During rehearsals, Frank was – when not playing or conducting – constantly drinking coffee and chain-smoking cigarettes. Not very healthy.
    Sometimes some of his children would come to see him. Gail would also come to rehearsals sometimes.
    Frank was obsessed with this song Jesus Thinks You’re A Jerk, and also the song about gay people and the one about Michael Jackson.[iii] Definitely not his best work. As a matter of fact, the Broadway The Hard Way album is a forgettable record. The album cover by Lynn Goldsmith (who is a great photographer) is a very boring portrait of Frank trying to be cool – as if he came straight out of Miami Vice. Probably Gail’s input, wanting Frank to look like a movie star.

When I asked Scott if his brother and father’s deaths had any bearing on his demeanour at the time, he denied this – saying he wasn’t in any state of negativity about anything until the tour reached Springfield and he had to deal with “the baby antics” of Ed Mann.
    Why do you think Frank didn’t intervene to resolve the problems – including those with Gail?
I think Frank was too busy with the music. All I can say is that to chain-smoke and chain-drinking coffee like he was doing is not the way to do when you also have a urinary infection.
    Scott is a great guy. He plays great bass and looks good on stage. You know he is a good person. But I don’t believe he was the right person to be bandleader in a big band like that. The music sounded great. Well, when you have Bobby Martin at the keyboards…Bobby would have been a better bandleader. Bobby is a fantastic musician. Great singer, too. And then you have Ike Willis and Frank on vocals…I mean to say that when Frank was
there, Scott was not the bandleader anymore: Frank was conducting, singing and playing guitar non-stop.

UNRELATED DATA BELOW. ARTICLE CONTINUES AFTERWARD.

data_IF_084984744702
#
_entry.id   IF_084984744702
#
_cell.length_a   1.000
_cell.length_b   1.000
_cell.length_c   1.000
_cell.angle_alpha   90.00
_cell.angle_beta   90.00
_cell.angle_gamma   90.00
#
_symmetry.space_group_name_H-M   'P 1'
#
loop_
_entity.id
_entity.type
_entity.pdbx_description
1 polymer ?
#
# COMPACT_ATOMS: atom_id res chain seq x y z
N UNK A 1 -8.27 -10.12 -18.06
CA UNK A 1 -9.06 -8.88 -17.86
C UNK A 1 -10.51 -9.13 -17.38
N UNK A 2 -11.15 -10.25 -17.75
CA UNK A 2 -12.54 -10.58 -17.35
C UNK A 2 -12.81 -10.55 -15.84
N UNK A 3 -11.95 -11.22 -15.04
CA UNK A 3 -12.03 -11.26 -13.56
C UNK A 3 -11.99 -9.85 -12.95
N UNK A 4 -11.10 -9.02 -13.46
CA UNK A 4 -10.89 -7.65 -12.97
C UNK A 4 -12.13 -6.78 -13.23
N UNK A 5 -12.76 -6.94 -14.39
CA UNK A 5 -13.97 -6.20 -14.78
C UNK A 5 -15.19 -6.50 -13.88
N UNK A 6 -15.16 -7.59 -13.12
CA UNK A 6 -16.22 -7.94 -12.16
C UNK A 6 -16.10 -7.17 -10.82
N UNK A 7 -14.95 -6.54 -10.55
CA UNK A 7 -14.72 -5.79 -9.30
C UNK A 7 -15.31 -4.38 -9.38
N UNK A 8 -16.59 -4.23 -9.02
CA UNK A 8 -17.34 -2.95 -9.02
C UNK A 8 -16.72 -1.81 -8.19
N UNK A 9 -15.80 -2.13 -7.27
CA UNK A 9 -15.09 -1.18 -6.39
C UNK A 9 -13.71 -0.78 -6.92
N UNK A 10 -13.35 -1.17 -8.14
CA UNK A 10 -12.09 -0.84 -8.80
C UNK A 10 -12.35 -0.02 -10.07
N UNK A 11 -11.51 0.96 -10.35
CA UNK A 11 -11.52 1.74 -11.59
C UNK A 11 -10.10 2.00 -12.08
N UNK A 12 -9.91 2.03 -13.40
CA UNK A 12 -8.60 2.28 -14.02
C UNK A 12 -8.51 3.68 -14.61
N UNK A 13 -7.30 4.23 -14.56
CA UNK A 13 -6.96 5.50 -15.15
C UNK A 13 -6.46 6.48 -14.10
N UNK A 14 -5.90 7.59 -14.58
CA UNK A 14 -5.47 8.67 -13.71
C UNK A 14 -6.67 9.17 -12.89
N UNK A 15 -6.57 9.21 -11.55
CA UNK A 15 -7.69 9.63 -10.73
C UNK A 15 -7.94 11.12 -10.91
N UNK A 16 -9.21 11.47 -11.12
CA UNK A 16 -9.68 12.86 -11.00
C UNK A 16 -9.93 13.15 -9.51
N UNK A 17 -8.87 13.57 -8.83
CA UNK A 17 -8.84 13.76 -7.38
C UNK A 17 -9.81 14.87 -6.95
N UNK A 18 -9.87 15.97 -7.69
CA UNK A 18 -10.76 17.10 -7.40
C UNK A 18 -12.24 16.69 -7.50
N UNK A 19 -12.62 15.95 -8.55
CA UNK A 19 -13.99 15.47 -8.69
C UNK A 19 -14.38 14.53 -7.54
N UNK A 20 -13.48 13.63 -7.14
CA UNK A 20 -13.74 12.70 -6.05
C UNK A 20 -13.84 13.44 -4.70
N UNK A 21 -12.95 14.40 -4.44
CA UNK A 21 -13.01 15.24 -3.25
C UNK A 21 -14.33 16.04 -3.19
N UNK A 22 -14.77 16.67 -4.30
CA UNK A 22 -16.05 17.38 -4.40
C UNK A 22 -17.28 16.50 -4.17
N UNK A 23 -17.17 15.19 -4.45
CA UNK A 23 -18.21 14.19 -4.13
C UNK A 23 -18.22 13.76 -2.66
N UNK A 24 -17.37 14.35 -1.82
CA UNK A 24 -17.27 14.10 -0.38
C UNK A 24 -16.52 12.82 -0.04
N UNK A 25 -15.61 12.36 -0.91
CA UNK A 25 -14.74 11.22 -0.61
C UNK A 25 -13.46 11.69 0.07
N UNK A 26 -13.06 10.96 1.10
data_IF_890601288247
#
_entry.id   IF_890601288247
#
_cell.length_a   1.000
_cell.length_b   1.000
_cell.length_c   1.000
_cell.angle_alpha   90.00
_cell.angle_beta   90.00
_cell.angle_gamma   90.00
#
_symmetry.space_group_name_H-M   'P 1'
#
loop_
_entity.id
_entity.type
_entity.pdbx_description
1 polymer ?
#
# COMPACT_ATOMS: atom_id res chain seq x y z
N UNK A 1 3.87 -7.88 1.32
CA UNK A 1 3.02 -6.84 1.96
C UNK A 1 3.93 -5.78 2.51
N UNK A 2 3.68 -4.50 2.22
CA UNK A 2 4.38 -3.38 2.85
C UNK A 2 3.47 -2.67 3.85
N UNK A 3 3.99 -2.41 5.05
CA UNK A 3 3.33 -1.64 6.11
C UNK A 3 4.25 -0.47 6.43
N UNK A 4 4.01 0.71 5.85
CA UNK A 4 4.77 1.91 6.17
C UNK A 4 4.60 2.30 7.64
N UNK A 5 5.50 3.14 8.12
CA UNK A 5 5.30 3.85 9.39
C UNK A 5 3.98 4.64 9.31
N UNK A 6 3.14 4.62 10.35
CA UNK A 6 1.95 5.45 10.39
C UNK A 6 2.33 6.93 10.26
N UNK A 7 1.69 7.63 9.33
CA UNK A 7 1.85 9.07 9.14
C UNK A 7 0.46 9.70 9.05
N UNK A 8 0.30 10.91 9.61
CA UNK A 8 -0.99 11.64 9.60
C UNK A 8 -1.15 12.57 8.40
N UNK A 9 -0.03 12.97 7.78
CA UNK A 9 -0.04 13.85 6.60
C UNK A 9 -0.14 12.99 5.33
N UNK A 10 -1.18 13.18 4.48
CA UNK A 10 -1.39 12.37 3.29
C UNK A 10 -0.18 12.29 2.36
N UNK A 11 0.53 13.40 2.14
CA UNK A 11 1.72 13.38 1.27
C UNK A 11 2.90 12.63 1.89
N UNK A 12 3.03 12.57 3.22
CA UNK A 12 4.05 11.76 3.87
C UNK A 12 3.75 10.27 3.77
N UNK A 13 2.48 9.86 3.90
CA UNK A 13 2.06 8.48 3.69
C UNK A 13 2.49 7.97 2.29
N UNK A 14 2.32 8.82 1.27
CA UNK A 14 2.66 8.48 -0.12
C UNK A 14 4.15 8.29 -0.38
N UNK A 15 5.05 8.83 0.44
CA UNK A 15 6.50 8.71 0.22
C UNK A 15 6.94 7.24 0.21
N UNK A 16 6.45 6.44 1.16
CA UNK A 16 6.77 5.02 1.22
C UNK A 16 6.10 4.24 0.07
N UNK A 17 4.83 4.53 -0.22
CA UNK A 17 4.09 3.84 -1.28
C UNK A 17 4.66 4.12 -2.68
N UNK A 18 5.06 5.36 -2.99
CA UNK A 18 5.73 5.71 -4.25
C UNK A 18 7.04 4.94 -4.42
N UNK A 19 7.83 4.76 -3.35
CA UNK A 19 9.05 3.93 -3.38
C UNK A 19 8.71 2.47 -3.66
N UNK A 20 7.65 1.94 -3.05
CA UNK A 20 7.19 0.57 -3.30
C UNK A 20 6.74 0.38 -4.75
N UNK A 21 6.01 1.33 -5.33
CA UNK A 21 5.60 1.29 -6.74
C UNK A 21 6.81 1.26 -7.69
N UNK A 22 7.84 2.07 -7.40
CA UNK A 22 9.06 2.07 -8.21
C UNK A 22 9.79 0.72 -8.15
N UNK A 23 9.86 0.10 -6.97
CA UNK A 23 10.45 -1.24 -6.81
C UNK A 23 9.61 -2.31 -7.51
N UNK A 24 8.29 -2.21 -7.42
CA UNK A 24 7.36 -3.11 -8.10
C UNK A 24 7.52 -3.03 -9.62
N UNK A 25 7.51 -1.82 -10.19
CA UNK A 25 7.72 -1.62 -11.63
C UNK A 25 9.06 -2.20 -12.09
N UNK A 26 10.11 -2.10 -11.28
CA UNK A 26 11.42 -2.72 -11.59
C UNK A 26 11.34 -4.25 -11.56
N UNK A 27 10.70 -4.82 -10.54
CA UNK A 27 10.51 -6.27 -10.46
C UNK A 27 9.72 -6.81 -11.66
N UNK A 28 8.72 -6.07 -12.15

Ike told me that during rehearsals Frank asked him to sit on Scott and try his best to ensure the others didn't kill him.
During rehearsals, Ike was often late. But Frank accepted the situation because he needed a black singer and nobody could replace Ike. Frank would not say anything about Ike being late – or not showing up at all sometimes.
    During rehearsals, I saw some auditions for drummers at one point, that's all. One time even Aynsley Dunbar[iv] came to try out, but he gave up after five minutes. It was too difficult to play in that context.

Sergio2.jpgI assume you took all of the photos used in the tour programme during rehearsals – did you see any dates on the actual tour?
Yes, I did.

How many dates? And did you take more photographs?
Yes, I took more photos. For an advertisement for Carvin amplifiers featuring Frank, for example.

You mentioned to me that you have remained friends with Chad, Scott, Ed and Bobby – do you ever discuss the 1988 tour with them?
I don't discuss the 88 tour with them. And I live in France now.

…where the girls is all salty!
    I assume you were part of the entourage for the US dates – what did you witness of the in-fighting back then?
At the time, I was also working with another band: the Miles Davis band.  And I was also working directly with Miles.